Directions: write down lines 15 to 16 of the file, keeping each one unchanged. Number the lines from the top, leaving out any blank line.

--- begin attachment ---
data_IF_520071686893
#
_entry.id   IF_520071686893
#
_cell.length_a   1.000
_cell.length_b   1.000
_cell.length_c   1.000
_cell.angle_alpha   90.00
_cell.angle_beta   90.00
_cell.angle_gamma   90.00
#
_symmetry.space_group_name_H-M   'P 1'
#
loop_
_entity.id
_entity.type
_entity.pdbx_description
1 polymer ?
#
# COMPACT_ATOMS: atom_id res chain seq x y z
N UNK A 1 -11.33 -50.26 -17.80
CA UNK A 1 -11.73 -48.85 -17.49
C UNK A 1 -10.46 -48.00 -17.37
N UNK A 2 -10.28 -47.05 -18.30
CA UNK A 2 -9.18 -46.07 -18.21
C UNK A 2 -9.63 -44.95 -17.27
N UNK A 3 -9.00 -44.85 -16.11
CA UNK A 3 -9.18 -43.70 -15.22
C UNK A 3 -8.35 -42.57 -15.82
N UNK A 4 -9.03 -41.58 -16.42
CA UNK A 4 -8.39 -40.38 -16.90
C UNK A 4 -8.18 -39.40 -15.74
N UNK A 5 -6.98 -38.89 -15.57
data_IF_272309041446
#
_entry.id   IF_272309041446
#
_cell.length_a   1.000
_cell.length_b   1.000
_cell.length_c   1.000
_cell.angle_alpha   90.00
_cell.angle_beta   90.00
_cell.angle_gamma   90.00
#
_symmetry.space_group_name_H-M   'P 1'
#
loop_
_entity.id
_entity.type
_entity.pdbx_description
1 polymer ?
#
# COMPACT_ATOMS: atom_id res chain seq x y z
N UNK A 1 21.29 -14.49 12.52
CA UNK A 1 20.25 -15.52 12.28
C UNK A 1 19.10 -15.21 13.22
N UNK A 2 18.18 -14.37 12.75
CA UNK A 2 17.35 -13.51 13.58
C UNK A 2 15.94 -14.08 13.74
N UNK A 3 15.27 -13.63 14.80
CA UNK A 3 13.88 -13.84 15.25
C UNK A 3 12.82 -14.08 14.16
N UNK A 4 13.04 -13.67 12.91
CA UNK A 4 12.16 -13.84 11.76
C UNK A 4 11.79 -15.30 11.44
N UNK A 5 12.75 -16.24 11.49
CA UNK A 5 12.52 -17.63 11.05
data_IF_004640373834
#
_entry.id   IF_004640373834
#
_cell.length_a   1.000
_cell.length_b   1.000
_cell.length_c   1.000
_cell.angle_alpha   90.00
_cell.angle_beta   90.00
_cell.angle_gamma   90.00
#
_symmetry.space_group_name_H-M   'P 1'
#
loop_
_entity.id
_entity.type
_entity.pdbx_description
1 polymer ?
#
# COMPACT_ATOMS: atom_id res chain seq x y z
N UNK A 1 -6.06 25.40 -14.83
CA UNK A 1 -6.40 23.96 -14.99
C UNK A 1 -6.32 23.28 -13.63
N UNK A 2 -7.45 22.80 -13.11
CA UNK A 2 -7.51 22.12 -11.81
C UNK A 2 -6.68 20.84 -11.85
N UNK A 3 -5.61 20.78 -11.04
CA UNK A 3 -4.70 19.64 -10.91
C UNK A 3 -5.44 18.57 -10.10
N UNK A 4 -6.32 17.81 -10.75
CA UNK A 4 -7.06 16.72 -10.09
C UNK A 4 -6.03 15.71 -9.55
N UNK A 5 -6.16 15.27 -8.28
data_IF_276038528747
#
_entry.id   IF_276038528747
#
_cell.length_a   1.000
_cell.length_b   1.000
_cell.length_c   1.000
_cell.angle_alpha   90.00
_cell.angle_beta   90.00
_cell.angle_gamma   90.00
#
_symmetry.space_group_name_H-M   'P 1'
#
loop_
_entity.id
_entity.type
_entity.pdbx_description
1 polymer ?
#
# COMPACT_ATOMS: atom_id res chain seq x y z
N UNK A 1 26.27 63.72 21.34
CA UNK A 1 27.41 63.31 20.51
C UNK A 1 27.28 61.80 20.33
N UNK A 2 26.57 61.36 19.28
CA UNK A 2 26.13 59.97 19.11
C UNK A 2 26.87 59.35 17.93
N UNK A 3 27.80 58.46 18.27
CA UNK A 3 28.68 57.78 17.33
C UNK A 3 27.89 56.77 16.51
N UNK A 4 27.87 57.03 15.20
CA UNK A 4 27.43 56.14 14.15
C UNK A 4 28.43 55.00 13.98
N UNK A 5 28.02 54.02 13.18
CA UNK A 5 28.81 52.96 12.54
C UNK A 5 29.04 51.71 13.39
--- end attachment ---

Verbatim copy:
_entity.id
_entity.type